Paulo Coelho’s The Alchemist is so beloved by so many from all around the world that I feel so inadequate to write a fitting review. So I apologise for not being able to find the right words to capture my sentiments about the story. Words always elude me when it comes to the good ones.

Brazilian storyteller Paulo Coehlo introduces Santiago, an Andalusian shepherd boy who one night dreams of a distant treasure in the Egyptian pyramids. And so he’s off: leaving Spain to literally follow his dream. Along the way he meets many spiritual messengers, who come in unassuming forms such as a camel driver and a well-read Englishman. In one of the Englishman’s books, Santiago first learns about the alchemists–men who believed that if a metal were heated for many years, it would free itself of all its individual properties, and what was left would be the “Soul of the World.” Of course he does eventually meet an alchemist, and the ensuing student-teacher relationship clarifies much of the boy’s misguided agenda, while also emboldening him to stay true to his dreams. “My heart is afraid that it will have to suffer,” the boy confides to the alchemist one night as they look up at a moonless night.

“Tell your heart that the fear of suffering is worse than the suffering itself,” the alchemist replies. “And that no heart has ever suffered when it goes in search of its dreams, because every second of the search is a second’s encounter with God and with eternity.”

And so it goes for a story about following one’s dreams. Santiago’s arduous journey is also ours and a reminder that we are never too old to dream, and definitely never too old to fulfill them.

I actually bought this book years ago after listening to many raved reviews. On a trip to Down Under, I brought it along. 20 pages into it I threw it aside, feeling cheated and a waste of my time. Only last week in a meeting, I was treated to a Will Smith video where he mentions about the book very positively. Then the rest, as they say, is history. This is a very eloquent depiction of the indelible human spirit as God has always intended for each of us. As I read Santiago’s story I found myself getting connected with Him and everything else. The narrative never feels preachy, cloying or manipulative. It has wisdom by the truckloads and life lessons aimed at your soul. Anyone can tell you their favourite story from the book, and mine is the one in which Santiago searches for the meaning of his dream and meets an old man who teaches him four lessons. If I have 10 minutes to spare in a lesson, I sometimes end it by sharing this and watch the classroom transform into a magical place where learning goes beyond textbooks.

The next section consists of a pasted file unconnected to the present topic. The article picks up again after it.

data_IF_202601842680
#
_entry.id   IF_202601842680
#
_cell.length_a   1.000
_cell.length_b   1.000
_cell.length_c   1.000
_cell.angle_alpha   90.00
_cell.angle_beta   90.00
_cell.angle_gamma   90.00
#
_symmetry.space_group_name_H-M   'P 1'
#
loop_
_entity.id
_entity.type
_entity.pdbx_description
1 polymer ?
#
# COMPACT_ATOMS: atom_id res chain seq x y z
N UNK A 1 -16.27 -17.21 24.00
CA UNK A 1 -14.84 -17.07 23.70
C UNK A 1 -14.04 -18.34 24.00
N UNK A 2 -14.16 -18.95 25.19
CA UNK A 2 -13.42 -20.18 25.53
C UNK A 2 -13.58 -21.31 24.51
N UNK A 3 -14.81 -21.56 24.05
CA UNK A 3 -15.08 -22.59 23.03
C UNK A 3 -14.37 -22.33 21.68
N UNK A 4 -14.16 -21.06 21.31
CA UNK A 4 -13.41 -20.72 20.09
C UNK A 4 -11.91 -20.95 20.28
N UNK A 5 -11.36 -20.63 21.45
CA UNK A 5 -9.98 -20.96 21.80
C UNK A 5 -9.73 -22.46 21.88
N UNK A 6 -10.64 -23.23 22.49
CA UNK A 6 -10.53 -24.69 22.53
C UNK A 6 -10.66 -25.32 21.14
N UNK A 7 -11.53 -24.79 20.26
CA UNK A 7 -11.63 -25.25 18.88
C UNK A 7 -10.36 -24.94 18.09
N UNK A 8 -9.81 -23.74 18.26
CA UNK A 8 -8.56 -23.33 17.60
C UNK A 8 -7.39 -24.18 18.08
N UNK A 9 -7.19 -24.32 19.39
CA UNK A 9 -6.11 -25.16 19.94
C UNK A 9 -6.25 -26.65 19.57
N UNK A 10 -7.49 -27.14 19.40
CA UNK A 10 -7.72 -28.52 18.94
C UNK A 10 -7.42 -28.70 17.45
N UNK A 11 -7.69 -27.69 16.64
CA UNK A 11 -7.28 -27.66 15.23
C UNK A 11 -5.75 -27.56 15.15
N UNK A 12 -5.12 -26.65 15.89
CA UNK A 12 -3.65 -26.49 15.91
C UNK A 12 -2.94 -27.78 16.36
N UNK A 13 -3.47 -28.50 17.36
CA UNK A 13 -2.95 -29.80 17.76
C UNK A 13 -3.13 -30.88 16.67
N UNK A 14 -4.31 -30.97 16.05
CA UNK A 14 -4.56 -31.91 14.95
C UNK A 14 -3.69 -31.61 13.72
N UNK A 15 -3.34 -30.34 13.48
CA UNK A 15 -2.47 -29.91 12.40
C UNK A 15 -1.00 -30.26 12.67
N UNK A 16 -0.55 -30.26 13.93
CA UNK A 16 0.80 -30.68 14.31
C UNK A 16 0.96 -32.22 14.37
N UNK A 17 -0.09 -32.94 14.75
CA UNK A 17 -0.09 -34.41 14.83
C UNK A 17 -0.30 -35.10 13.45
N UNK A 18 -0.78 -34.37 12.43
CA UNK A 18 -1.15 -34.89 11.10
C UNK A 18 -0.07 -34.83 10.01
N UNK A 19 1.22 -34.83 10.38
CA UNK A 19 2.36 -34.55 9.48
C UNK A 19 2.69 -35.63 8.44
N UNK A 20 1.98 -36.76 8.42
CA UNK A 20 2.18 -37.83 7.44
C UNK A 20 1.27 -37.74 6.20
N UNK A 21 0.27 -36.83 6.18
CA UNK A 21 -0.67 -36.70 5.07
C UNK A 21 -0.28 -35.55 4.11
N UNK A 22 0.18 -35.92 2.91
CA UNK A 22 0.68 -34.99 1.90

This is an awesome book and deserves to be on every literature lover’s bookshelf and it demands to read and re-read as one matures. Other than some great life-affirming lessons, I learned something¬†else – I realise the reason I could not get into the book previously was that I was still young; not young in terms of age (I was in my 20s when I first tried reading it) but in terms of maturity. Going through many trials and tribulations have made me a lot more open to stuff. One should never be scared to face the bad times in life. It makes one become a better person if one so want it to be; just my 2 cents of wisdom.